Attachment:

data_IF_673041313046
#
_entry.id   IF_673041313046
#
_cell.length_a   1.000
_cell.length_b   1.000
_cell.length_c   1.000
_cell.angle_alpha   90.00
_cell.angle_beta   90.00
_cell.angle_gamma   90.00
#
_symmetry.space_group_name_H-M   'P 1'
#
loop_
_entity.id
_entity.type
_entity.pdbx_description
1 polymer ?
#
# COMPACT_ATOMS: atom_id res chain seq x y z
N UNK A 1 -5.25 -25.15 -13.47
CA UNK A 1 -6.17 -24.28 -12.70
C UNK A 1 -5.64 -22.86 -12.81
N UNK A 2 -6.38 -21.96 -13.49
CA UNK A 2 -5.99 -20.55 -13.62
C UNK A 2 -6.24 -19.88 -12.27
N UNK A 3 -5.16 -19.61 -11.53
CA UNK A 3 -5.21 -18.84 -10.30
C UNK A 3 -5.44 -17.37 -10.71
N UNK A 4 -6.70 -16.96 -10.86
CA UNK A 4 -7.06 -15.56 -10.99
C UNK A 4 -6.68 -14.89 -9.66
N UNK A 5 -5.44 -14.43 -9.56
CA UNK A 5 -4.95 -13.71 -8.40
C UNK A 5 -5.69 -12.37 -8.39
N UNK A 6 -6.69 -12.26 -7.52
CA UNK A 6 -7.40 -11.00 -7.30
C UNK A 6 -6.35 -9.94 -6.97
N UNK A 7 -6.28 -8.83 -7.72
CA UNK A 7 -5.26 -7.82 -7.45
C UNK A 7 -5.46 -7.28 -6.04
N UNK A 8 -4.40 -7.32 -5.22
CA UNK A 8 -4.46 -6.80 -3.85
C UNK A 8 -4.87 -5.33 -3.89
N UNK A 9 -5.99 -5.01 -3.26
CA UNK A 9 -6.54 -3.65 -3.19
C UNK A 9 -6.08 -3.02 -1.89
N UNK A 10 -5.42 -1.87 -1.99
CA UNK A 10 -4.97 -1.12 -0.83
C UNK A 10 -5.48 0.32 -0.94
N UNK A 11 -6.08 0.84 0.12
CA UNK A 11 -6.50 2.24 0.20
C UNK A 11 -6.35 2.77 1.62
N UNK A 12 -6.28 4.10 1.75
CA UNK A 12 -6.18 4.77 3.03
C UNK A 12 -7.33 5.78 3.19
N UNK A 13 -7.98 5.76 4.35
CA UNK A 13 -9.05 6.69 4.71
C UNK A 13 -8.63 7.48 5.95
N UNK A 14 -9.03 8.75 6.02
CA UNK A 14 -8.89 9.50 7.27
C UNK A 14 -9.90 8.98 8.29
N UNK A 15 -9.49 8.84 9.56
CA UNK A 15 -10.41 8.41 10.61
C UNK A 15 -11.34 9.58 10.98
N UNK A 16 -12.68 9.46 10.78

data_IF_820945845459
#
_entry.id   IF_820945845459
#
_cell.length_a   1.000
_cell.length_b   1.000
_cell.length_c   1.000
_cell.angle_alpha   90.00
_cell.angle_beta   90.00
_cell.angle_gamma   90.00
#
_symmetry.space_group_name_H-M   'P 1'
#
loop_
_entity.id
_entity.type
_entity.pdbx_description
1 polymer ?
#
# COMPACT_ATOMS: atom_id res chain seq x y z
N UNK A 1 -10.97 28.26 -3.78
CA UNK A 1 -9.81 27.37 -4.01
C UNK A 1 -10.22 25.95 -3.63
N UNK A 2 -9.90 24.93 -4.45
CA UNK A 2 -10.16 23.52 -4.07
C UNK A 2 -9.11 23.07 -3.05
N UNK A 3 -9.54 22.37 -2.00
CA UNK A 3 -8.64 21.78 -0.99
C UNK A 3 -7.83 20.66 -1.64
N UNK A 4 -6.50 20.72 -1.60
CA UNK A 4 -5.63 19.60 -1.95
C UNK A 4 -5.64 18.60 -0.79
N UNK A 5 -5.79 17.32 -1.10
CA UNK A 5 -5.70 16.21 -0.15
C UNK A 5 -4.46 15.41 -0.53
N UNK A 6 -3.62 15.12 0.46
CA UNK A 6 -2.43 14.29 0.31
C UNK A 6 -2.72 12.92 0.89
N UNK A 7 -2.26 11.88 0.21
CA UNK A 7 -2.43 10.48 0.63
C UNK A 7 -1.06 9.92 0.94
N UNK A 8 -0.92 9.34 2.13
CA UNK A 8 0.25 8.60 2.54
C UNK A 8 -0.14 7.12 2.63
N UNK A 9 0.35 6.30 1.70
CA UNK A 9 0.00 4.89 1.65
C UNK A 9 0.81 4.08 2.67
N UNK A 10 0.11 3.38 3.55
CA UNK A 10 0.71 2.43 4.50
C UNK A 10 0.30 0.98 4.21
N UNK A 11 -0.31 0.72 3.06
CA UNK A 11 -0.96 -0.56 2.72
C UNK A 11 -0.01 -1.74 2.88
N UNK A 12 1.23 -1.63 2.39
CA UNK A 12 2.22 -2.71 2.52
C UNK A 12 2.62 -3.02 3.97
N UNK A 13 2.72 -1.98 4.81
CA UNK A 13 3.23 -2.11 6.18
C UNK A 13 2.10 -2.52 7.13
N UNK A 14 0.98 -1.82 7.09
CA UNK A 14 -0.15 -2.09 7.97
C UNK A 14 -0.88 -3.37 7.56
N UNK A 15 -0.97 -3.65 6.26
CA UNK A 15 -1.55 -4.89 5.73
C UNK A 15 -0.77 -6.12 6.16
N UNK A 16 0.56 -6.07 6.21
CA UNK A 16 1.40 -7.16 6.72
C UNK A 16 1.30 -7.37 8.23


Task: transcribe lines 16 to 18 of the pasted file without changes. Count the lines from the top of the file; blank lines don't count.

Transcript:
_entity.type
_entity.pdbx_description
1 polymer ?